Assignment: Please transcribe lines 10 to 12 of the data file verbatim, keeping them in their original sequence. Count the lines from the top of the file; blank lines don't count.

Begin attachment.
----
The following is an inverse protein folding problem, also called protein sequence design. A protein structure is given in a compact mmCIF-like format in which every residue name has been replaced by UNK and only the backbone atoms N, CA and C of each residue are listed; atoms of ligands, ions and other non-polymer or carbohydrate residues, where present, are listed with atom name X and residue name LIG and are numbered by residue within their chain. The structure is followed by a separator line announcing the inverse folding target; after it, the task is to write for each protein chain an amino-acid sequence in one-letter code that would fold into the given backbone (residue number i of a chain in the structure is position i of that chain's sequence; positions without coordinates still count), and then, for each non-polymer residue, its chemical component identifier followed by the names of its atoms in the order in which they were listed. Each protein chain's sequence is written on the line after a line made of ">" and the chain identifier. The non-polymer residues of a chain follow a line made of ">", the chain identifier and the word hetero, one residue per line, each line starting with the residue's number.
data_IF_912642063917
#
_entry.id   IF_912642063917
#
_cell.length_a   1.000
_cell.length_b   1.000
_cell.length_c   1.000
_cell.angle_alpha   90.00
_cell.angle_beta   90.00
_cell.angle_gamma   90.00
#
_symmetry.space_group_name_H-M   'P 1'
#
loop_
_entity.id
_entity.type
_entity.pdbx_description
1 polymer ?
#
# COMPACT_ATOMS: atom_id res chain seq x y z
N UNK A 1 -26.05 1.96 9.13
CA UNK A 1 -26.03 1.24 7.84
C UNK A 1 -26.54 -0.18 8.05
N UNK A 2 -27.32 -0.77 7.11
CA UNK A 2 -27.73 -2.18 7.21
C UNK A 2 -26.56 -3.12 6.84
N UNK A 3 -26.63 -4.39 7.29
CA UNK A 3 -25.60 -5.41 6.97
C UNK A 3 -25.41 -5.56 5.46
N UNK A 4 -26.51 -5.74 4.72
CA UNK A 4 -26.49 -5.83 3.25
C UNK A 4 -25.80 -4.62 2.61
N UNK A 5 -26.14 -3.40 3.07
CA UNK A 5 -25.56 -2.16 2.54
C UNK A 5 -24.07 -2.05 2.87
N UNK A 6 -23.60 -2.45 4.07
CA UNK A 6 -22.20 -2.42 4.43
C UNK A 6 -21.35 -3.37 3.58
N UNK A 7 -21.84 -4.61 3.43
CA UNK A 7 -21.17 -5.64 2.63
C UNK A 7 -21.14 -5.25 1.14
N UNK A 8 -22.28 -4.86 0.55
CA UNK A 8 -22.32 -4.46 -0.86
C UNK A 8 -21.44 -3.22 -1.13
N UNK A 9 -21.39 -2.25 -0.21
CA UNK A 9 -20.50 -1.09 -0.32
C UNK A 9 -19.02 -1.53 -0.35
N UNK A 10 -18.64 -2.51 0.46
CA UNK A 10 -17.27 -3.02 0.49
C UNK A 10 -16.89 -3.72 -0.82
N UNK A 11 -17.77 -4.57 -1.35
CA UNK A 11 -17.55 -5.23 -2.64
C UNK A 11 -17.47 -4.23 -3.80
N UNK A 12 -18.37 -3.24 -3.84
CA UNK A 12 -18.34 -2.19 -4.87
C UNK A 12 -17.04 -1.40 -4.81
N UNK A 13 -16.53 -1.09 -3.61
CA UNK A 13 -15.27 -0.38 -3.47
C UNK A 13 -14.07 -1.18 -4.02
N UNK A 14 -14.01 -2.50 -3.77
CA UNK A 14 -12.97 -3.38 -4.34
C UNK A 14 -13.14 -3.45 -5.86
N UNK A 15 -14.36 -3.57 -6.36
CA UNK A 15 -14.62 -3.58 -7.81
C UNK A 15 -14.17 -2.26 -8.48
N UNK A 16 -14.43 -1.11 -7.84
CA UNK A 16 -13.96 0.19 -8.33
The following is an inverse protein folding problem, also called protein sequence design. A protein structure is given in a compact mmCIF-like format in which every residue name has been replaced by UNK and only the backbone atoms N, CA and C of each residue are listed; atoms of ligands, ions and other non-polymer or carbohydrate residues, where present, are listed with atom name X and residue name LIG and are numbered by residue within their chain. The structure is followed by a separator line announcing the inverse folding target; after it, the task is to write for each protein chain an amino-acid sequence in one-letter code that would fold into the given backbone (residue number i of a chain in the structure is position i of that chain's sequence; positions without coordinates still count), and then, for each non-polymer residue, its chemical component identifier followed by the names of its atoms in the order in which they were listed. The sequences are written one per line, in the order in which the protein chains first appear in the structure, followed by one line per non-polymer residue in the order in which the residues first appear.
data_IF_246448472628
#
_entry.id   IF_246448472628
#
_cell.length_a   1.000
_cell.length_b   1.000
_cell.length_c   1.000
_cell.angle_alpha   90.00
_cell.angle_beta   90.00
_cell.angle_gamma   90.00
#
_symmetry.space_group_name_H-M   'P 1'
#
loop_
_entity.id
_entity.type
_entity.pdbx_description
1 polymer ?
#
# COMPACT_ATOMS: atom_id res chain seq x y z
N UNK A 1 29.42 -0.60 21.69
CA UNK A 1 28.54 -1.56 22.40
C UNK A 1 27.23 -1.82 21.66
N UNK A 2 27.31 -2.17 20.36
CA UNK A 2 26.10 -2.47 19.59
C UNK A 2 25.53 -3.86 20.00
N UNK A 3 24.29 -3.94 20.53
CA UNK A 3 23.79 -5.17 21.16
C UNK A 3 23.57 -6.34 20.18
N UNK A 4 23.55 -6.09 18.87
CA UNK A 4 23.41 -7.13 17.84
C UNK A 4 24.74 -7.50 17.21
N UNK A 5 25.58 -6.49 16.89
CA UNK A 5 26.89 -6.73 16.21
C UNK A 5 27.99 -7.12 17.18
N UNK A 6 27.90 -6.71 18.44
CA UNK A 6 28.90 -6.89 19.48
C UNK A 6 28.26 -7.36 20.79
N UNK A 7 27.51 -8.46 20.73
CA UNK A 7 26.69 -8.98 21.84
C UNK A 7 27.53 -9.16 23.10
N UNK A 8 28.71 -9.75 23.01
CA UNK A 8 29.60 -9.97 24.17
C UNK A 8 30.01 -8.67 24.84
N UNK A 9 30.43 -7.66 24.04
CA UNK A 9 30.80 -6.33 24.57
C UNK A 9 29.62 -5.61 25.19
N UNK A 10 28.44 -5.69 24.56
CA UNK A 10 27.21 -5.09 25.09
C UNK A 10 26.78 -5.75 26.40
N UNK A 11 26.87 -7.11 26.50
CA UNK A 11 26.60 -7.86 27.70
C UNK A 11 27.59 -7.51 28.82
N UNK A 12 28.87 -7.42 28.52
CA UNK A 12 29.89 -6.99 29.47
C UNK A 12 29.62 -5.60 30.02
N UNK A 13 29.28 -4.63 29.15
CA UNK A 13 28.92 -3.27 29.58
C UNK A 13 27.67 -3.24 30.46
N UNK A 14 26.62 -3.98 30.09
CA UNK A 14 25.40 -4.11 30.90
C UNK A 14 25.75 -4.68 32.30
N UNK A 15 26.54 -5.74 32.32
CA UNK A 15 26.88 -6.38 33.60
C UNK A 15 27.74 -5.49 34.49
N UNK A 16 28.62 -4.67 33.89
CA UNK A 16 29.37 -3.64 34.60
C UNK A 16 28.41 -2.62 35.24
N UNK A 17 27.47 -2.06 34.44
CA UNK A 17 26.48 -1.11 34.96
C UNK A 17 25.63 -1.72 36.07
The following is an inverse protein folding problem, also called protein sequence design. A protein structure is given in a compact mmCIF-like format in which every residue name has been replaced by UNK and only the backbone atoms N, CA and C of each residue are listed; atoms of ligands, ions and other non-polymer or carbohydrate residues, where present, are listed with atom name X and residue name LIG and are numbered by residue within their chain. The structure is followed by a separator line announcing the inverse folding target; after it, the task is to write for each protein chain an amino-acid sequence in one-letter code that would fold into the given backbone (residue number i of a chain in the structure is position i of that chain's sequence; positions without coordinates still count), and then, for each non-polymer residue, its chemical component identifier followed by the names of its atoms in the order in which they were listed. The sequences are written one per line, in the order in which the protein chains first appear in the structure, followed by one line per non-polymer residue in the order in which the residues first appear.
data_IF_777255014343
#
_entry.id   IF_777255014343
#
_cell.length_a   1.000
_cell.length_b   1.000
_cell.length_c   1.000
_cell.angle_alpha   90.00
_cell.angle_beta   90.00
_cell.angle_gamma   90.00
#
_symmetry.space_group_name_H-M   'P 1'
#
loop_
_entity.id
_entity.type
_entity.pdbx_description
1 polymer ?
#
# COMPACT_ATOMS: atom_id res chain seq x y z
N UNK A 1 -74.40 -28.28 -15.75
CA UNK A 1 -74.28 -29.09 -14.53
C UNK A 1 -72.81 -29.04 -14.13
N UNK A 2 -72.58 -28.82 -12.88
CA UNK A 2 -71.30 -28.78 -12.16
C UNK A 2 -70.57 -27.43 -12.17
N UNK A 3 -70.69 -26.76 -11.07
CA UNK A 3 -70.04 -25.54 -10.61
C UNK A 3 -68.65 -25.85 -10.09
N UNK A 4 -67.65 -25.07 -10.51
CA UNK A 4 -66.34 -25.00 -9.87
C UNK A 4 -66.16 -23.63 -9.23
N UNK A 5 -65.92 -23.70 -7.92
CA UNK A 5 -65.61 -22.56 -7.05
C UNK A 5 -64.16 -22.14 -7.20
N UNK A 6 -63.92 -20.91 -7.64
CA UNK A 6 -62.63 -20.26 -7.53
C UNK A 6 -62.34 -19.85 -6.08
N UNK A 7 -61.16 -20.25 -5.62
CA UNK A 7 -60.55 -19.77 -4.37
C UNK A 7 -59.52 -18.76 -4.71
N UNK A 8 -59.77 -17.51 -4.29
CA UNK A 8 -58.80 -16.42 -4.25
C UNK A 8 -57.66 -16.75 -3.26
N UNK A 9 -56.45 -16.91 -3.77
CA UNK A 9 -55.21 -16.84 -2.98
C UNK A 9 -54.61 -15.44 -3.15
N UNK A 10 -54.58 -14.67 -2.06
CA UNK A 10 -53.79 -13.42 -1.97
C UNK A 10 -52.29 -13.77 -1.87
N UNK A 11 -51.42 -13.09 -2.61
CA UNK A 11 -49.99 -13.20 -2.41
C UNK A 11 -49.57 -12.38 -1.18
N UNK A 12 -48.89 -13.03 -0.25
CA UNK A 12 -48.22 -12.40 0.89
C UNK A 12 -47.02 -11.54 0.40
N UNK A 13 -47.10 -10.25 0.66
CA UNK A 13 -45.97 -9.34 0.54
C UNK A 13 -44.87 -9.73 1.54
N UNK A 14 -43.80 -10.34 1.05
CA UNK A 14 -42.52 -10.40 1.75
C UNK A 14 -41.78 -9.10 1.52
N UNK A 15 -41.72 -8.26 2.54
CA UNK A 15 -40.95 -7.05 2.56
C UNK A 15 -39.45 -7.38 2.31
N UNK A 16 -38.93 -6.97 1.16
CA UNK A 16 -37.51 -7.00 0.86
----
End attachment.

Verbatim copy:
_cell.angle_beta   90.00
_cell.angle_gamma   90.00
#